THE JOURNEY HOME
Part 14 - Farewells
They arrived back at the manor just as Hornblower's sea chest was being
loaded into the carriage. The sound of horses' hooves on the cobbles
brought the entire assembly out to the drive. Lady Sarah's tall,
statuesque figure led the group. Edrington swung out of the saddle just
as she arrived at his side. He caught her in a brief embrace before
turning to acknowledge everybody else. With his customary bluntness he
laid the whole situation out.
"Reg is being held in custody until the magistrate can get here. Until
then there's very little that we can do." He handed his reins over to
the waiting groom.
Annie stood at the edge of the circle, William behind her. "But what
about..." She took a deep breath and started over. "Was it murder, my
lord?" she bluntly asked.
Edrington stared at Annie for a moment, as if trying to decide how much
to say. He met his brother's eyes briefly, and William gave a small nod.
Decision made, Edrington told Annie the truth. "In my opinion, no. But
my opinion is hardly the one that counts." He looked around at the
entire circle gathered around him and Kennedy. "Until the magistrate
arrives, we just have to wait."
"When is the magistrate expected to arrive?" Robert Chamberlain asked.
"Four days." Kennedy answered. He met his father's eyes. "Four days."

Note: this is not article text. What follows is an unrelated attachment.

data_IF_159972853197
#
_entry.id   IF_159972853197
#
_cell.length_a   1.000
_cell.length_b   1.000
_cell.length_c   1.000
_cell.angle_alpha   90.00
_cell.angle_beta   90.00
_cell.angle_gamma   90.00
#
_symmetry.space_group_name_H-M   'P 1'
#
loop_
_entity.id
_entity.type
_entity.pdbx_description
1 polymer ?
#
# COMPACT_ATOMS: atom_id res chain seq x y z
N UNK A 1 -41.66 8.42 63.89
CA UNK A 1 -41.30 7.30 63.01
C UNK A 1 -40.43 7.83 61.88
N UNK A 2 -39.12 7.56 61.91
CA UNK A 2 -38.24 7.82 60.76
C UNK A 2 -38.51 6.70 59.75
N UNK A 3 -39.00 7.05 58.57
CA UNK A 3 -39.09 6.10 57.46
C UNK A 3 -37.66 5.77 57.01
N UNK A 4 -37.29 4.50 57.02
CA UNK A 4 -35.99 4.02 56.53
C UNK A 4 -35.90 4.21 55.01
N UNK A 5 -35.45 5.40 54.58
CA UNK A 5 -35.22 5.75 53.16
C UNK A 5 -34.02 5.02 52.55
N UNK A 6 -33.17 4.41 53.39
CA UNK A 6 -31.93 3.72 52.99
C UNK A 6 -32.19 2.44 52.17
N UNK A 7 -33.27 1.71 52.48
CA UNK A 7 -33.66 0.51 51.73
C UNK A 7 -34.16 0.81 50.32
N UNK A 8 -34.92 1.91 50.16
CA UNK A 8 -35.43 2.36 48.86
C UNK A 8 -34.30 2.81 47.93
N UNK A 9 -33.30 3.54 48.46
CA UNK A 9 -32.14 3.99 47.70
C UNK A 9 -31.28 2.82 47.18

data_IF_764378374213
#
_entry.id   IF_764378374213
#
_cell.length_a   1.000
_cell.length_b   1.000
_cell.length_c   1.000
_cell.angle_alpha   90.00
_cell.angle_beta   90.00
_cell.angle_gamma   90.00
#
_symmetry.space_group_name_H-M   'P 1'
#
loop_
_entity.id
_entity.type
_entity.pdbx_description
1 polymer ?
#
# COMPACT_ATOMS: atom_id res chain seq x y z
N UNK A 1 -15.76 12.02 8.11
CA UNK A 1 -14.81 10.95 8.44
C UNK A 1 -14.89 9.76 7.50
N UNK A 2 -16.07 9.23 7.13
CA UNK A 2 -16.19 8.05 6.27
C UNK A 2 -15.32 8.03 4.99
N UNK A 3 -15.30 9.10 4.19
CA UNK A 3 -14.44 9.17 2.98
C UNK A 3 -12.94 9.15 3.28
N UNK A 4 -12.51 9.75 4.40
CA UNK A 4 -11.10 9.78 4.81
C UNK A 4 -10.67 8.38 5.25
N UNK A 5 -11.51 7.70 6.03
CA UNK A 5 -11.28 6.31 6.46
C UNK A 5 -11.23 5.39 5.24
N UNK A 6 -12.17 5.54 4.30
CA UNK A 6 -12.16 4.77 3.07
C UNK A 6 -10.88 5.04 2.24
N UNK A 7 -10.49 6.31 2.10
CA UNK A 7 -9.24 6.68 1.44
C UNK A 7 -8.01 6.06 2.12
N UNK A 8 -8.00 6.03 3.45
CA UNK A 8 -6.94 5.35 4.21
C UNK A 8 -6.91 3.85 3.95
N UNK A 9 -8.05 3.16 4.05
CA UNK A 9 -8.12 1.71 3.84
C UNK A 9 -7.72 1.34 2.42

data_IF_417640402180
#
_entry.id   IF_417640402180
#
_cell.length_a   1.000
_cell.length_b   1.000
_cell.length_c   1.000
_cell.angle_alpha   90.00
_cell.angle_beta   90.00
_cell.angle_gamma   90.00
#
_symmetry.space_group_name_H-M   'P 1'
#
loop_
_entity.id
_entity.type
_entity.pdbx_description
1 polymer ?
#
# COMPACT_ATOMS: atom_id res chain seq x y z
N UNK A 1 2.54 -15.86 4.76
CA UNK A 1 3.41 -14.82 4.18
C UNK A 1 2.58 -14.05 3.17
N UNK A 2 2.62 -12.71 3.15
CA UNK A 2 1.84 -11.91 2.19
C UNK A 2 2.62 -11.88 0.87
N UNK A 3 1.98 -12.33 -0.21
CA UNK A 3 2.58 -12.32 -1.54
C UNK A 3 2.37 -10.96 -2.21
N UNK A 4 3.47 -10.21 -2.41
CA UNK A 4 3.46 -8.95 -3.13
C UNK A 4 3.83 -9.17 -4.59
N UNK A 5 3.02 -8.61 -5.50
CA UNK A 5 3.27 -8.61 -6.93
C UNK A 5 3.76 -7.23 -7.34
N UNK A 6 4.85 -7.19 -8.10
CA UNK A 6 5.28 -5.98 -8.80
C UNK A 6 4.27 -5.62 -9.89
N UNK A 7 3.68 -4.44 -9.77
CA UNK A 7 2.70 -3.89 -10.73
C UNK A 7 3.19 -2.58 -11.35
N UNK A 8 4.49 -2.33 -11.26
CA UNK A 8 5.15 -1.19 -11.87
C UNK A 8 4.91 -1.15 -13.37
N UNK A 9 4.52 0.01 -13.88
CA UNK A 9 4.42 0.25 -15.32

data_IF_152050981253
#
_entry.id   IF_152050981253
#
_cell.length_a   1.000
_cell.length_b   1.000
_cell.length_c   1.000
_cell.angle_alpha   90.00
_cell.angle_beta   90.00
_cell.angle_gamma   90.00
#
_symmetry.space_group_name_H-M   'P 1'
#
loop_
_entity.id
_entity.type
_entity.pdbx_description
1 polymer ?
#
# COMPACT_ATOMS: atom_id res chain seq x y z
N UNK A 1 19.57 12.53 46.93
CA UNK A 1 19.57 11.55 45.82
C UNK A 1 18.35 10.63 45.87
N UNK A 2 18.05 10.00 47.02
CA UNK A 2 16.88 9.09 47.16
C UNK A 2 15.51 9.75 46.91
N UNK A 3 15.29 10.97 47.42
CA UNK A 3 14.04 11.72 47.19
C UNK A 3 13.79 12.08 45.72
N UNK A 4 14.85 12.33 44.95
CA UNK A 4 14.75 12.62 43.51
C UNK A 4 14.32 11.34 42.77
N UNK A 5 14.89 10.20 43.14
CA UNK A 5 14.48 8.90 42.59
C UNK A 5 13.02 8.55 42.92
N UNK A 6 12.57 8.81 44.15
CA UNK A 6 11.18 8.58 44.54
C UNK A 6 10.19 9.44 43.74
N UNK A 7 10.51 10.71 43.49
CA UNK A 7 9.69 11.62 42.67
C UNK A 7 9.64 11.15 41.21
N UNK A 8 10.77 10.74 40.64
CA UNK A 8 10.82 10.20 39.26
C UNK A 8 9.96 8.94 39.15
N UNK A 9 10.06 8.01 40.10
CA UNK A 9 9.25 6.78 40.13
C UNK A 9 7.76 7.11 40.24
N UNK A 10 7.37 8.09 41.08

"Can I see him?" Edward asked, his voice sounding almost timid.
Edrington hesitated before answering. "I'm not sure. Its not my decision
to make, but I'll speak to Colonel Mathers about it." He sighed and
rubbed his eyes. "I'll do my best, Mr. Kennedy. You can count on that."
"You both look completely exhausted." Lady Edrington's voice rang out
from the rear of the group. She was so tiny that Kennedy hadn't even
noticed her presence until she spoke, but now she pushed her way through
the group and faced her son and Kennedy. "And I doubt you ate a
breakfast worthy of the name! Well, its too late to change that." She
took hold of Edrington's elbow and began walking toward the house.
"Sarah, my dear, would you please tell Cook to prepare an early lunch?
We have some time before Mr. Hornblower will be leaving, do we not?
Hornblower felt all the attention focused on him. "But I thought..."
"Pooh!" said Lady Edrington confidently. "You can always take the later